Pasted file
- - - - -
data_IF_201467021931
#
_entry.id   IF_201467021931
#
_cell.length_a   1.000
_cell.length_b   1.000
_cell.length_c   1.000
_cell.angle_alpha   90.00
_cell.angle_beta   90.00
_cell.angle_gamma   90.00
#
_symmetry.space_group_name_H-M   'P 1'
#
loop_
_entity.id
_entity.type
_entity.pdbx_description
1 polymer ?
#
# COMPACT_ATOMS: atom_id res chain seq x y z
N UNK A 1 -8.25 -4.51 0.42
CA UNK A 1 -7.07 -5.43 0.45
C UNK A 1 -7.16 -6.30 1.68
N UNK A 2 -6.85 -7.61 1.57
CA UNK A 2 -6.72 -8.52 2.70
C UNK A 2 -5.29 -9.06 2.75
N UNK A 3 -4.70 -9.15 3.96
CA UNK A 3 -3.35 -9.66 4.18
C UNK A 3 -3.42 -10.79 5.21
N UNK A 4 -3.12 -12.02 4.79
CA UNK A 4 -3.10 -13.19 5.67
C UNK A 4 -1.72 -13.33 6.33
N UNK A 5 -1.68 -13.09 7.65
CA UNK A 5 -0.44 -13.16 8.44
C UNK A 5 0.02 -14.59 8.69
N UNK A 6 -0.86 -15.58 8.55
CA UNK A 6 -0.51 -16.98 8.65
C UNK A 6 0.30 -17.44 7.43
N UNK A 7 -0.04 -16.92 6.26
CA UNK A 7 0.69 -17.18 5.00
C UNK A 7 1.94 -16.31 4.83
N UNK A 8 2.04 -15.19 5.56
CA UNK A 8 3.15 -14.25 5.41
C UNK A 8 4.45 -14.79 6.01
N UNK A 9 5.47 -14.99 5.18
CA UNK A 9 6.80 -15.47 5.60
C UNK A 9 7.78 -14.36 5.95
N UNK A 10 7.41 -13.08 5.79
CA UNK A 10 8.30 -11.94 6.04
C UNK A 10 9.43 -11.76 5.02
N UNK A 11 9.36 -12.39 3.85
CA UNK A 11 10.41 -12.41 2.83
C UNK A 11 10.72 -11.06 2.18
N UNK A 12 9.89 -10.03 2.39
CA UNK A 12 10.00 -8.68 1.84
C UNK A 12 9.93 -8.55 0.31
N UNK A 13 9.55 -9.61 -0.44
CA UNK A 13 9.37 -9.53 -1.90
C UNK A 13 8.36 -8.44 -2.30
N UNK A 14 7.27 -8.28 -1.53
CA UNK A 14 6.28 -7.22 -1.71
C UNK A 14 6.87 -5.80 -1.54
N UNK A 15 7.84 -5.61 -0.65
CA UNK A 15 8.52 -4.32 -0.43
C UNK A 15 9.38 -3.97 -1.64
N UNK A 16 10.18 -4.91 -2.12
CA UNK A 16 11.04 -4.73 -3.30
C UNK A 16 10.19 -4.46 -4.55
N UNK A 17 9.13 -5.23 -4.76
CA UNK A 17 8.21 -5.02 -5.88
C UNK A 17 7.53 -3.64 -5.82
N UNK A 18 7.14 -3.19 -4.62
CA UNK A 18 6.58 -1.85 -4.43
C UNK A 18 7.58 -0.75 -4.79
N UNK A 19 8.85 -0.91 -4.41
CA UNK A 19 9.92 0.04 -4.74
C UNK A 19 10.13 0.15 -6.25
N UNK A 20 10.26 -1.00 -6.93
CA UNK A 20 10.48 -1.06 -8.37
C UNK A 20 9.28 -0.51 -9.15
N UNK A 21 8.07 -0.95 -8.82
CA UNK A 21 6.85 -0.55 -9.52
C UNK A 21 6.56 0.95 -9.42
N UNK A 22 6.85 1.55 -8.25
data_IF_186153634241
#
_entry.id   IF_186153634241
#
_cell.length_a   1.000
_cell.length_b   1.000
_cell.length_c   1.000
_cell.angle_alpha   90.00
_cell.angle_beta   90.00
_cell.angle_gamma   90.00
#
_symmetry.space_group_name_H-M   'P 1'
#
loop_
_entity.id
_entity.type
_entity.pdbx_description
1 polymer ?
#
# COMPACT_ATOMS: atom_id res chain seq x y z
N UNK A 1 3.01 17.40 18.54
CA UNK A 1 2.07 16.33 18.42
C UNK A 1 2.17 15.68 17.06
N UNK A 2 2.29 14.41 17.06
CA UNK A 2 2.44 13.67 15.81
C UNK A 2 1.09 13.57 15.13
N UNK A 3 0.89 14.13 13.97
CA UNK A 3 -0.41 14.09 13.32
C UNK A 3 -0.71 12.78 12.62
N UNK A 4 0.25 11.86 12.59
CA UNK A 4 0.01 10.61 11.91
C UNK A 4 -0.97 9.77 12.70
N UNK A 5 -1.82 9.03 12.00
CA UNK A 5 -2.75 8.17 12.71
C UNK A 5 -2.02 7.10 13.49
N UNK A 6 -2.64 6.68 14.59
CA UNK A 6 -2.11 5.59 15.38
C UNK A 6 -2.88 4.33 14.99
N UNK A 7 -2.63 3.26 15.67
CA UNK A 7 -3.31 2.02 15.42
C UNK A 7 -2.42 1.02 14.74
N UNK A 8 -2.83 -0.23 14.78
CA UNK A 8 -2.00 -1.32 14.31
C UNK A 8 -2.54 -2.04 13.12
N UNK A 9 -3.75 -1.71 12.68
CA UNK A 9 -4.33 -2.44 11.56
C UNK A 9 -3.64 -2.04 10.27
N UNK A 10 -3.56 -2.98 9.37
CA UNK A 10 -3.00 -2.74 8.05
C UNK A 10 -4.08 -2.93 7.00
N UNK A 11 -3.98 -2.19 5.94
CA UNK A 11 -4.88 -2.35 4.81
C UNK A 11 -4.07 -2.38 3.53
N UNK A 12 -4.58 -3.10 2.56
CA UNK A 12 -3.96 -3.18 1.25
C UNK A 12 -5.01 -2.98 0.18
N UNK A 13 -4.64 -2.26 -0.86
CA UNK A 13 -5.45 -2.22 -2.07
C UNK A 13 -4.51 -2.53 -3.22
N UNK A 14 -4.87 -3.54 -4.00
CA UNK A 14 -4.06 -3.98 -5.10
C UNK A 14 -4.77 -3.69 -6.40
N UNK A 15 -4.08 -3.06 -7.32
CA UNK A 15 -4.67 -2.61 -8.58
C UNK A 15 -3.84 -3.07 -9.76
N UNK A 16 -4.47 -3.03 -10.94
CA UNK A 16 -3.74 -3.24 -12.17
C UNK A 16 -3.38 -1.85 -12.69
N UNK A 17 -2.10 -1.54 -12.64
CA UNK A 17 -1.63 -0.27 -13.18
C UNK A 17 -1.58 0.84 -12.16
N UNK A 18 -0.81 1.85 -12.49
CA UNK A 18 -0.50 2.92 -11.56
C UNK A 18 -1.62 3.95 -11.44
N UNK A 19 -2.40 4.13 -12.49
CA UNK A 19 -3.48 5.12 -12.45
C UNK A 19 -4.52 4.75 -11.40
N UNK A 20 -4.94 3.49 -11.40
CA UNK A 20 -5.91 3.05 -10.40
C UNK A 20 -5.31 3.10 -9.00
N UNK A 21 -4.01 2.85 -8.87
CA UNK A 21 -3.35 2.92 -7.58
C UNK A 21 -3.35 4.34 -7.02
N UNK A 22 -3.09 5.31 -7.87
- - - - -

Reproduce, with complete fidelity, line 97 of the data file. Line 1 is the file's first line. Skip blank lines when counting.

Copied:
#